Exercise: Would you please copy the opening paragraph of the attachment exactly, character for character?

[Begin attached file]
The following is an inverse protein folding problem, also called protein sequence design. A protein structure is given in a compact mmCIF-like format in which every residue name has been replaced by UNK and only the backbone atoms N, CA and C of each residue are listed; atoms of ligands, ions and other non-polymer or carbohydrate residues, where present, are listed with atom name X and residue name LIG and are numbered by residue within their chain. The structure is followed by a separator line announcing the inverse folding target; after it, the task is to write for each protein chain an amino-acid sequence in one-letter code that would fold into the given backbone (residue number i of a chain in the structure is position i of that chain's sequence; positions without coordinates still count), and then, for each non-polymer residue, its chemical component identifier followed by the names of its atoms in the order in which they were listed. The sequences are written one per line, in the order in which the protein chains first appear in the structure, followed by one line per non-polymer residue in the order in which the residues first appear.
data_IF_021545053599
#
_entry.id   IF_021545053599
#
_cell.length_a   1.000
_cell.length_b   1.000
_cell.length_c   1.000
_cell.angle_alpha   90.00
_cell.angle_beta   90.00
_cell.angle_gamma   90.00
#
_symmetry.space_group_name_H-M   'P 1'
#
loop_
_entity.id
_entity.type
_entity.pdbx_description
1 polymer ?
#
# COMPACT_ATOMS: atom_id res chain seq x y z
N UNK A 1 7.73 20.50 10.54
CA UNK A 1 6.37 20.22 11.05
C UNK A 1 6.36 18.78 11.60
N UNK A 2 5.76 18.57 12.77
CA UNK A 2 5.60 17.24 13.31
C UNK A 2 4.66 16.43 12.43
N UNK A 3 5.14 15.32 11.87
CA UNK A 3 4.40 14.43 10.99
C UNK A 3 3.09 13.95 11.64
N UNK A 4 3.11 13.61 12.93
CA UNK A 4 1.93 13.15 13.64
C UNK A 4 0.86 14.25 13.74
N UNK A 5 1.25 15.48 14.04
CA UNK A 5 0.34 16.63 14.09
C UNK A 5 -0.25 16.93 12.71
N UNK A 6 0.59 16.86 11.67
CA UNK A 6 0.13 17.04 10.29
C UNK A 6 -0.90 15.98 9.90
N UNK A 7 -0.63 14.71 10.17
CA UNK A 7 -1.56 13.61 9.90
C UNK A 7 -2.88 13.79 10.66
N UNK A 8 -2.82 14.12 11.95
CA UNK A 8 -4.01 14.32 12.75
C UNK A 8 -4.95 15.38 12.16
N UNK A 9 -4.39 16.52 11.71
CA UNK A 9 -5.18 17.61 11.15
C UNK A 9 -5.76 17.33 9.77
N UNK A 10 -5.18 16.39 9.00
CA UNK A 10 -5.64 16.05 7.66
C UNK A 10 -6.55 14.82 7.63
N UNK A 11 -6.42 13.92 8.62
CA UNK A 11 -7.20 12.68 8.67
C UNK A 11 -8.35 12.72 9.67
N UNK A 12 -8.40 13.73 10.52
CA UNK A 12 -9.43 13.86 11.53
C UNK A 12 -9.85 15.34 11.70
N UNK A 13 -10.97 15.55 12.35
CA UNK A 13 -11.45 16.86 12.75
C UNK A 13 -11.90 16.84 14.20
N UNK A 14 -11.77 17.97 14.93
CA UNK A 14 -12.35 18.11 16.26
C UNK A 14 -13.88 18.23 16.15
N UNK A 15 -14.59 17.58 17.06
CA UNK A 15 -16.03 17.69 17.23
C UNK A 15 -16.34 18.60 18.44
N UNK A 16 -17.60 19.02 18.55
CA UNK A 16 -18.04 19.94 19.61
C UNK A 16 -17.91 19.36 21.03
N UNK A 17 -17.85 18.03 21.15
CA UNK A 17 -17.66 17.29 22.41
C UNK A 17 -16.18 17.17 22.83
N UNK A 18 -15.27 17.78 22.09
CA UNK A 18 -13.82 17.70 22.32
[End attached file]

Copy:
The following is an inverse protein folding problem, also called protein sequence design. A protein structure is given in a compact mmCIF-like format in which every residue name has been replaced by UNK and only the backbone atoms N, CA and C of each residue are listed; atoms of ligands, ions and other non-polymer or carbohydrate residues, where present, are listed with atom name X and residue name LIG and are numbered by residue within their chain. The structure is followed by a separator line announcing the inverse folding target; after it, the task is to write for each protein chain an amino-acid sequence in one-letter code that would fold into the given backbone (residue number i of a chain in the structure is position i of that chain's sequence; positions without coordinates still count), and then, for each non-polymer residue, its chemical component identifier followed by the names of its atoms in the order in which they were listed. The sequences are written one per line, in the order in which the protein chains first appear in the structure, followed by one line per non-polymer residue in the order in which the residues first appear.